A seat at the table: Yinka Ilori sees the joy in understated objects
Words by Angus Harrison and Anna TehabsimFilm & Photography by Bafic
Yinka Ilori remembers a chair. It belonged to his father, and sat in the living room of his old house. Along with his siblings he understood: if their dad came home from work and was anyone sat it in, they had to get up. “It’s funny,” he adds, “when someone loves something, you all want it as well.”
Yinka's love for chairs – his deep respect for the quiet role they play in our lives – still rings in his voice when we speak from his studio in Harrow, North West London. As one of the UK’s brightest young furniture designers, his rise has been celebrated thanks to his bold and playful technique for upcycling – or re-loving, as he prefers – old chairs. You know Yinka’s work as soon as you see it: coated in electric colours inspired by his parent’s native Nigeria, every piece he produces tells a story. Above all, they tell his.
Growing up on a council estate in Islington, Yinka experienced the power of cross-cultural relationships first hand. “Living there taught me a lot about empathy and identity,” he recalls. “London is such a beautiful place, and it’s really shaped me as an artist.” Despite his parents’ desire for him to become a doctor or a civil engineer, Yinka soon found himself at London Metropolitan University, studying for a degree in furniture and product design. Yet it was a while before he found his voice. “I don’t ever remember being encouraged to bring my culture into my designs,” he explains, honestly. This was mirrored in his designs which lacked the colour that makes his work so unmistakable now. “They looked good aesthetically but contained no reflection of who I was.”
The sea-change was a trip to Nigeria after his degree. Yinka had been making regular trips since he was 11, but it was seeing the country with the insight of his training that made the difference. “It all clicked,” he beams. “I saw how the fabrics made my parents happy. I wanted to encapsulate those special moments.”
Since then, Yinka’s work has been focused on building the parables his parents shared with him as a child into the grain of his furniture, infusing the objects with the verbal traditions of Nigeria. “They are about life, love, empathy, sharing and not being envious,” he says. “As I’ve grown up and gone into the world I’ve realised these parables were tools. I hope to educate people on things we maybe take for granted.”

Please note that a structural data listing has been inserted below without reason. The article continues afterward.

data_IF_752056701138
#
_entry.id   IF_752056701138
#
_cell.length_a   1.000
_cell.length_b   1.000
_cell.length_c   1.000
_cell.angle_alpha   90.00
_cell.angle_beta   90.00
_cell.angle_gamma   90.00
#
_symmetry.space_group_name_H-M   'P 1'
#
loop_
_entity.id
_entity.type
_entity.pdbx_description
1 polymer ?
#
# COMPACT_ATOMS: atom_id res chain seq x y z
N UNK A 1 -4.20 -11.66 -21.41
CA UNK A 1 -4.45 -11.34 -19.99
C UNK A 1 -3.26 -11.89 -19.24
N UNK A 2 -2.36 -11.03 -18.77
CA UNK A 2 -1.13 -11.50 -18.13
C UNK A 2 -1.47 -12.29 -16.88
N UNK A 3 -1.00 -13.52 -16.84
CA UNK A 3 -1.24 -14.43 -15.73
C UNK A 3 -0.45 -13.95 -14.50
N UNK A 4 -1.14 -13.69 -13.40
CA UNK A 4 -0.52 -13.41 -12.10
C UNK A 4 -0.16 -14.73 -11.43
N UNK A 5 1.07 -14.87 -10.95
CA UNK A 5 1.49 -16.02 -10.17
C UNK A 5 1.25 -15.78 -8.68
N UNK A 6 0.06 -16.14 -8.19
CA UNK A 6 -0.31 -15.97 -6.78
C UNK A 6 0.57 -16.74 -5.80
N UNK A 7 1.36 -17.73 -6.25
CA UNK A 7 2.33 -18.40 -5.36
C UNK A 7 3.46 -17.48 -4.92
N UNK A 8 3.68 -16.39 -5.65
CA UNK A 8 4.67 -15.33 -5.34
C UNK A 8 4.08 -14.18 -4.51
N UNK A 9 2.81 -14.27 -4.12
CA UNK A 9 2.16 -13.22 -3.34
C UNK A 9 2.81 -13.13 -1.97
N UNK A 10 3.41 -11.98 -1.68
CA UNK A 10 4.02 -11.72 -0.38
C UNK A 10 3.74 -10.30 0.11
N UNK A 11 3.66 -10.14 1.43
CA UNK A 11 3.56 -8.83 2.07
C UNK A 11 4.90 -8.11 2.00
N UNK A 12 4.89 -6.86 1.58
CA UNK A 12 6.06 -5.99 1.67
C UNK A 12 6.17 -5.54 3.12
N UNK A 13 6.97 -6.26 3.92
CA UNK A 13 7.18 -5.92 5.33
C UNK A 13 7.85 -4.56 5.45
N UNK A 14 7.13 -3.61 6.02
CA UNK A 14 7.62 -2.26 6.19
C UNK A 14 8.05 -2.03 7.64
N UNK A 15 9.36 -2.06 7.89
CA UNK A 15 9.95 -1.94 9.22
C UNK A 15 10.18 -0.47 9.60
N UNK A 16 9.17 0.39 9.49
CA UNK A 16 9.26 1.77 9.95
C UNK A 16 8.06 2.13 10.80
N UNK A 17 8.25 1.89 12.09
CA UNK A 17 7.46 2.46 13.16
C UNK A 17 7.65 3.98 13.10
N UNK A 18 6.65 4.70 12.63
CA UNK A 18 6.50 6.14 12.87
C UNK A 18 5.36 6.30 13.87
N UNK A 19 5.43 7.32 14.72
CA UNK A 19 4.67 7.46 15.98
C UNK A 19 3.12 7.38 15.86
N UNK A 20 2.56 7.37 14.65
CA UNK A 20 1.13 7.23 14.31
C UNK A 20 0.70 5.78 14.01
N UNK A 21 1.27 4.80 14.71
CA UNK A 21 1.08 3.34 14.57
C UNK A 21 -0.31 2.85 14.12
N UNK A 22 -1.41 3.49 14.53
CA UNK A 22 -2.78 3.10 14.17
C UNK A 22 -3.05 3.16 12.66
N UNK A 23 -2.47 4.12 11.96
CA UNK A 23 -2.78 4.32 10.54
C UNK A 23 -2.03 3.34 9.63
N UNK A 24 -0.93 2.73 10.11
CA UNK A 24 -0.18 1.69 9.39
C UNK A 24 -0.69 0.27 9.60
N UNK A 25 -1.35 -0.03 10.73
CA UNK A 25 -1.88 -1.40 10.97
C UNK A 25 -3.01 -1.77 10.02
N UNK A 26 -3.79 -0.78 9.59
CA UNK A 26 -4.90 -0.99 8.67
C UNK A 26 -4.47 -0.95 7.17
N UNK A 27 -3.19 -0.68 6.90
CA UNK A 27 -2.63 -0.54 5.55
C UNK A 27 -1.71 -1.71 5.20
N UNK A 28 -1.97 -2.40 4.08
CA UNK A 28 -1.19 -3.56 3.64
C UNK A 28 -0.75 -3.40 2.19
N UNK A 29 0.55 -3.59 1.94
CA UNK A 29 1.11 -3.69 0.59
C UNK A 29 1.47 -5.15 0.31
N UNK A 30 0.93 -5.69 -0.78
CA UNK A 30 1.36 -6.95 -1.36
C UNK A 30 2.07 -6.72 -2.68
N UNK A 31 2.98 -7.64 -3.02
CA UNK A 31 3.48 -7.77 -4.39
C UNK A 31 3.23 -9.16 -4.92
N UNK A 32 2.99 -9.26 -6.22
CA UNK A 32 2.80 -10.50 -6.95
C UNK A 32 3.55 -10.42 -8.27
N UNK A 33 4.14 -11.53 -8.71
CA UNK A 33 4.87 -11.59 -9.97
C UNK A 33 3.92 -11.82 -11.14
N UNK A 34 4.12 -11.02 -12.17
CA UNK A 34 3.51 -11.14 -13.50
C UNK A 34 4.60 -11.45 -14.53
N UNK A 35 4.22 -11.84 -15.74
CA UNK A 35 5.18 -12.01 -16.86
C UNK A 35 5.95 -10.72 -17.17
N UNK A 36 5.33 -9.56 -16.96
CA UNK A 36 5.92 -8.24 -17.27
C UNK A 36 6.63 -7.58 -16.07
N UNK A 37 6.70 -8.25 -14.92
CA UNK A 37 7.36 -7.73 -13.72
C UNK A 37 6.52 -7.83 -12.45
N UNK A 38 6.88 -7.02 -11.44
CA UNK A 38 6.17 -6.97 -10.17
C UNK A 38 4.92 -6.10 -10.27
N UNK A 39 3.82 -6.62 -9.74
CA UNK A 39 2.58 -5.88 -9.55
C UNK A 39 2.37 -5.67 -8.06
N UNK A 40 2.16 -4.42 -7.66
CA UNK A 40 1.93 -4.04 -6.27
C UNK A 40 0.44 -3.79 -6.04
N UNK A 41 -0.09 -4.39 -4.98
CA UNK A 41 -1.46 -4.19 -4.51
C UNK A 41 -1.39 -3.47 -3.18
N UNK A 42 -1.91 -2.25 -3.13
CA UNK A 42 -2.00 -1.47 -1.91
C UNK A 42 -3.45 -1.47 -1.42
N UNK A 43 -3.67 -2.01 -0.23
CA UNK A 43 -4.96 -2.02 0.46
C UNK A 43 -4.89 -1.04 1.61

His work has been exhibited all over the world, from London to Lagos, but for Yinka the real joy is the reactions it can provoke. “The first thing you do when you see the chairs I create is smile,” he claims proudly. “I want to express positive energy through fabrics and colours.” More than anything he sees his work as ongoing, and the chair as a narrator passed between families and generations. Whether the next person to sit down understands the meaning behind the chair or not, they have become a part of its story.
???? Curated by ????Yinka
The collection of mine that I'm most proud of
It would be my collection called “If chairs could talk”. As a designer it’s really hard to break into the industry. This collection was about five people from my secondary school. I wasn’t trying to please anyone with this collection, I just did me. And it ended up opening a lot of doors.
Brighton Museum, I have a chair that’s part of their collection now which is special for me. NOW Gallery, because they’ve always supported me. And probably the Serpentine Gallery. I always look forward to what they’re going to do next
Three Architectural landmarks in London that have a personal significance to me
Three design books that have inspired me
Africa Remix, The Bauhaus, Sou Fujimoto
Lizzie Kingdom, Lucy Ruth, and a guy called Nifemi Marcus.
Three upcoming designers who are reimagining our future
Four go-to colours in my work
Pink, yellow, orange, turquoise and yellow.
It would be spinach with pounded yam. It’s called efo.
One recipe that reminds me of my childhood
???? 20 Q’s with ????Yinka
1: What do you eat for breakfast?Alpro cash original milk with oats. Porridge!
2: When’s the last time you did something for the first time?Gosh I don’t know. I have no idea! I don’t know!
3: What’s the nicest thing anyone’s ever said to you?You’ve got nice teeth.
4: What are you addicted to?Fruit Pastilles.
5: Who inspires you?My parents.
6: What does the future mean to you?Happiness.
7: What’s the best thing you can cook?Nigerian vegetable stew, with meats and white rice.
8: What was the last thing you wrote down?My mum’s bank account details.
9: What can you draw best?A chair.
10: What’s the last lesson you learnt?Sometimes keep your opinions to yourself.
11: Do you have a favourite word at the moment?Sadly…
12: When do you feel most alive?When I go for a run.
13: When was the last time you broke a promise?Not sure. I haven’t broken one for a little while you know.
14: What do you think about when you brush your teeth?Thinking about having a good day.
15: What’s your favourite smell?Tom Ford, Black Noir.
16: Who is the last person you made eye contact with?Some builders.
17: What is the worst compliment you received?None! Haven't had any bad ones!
18: When was the last time you were bored?I’m never bored!
19: What was the last piece of music you listened to?Lupe Fiasco, “Superstar” with Matthew Santos. Great song.
20 : When was the last time you cried?I haven’t cried for a long time.
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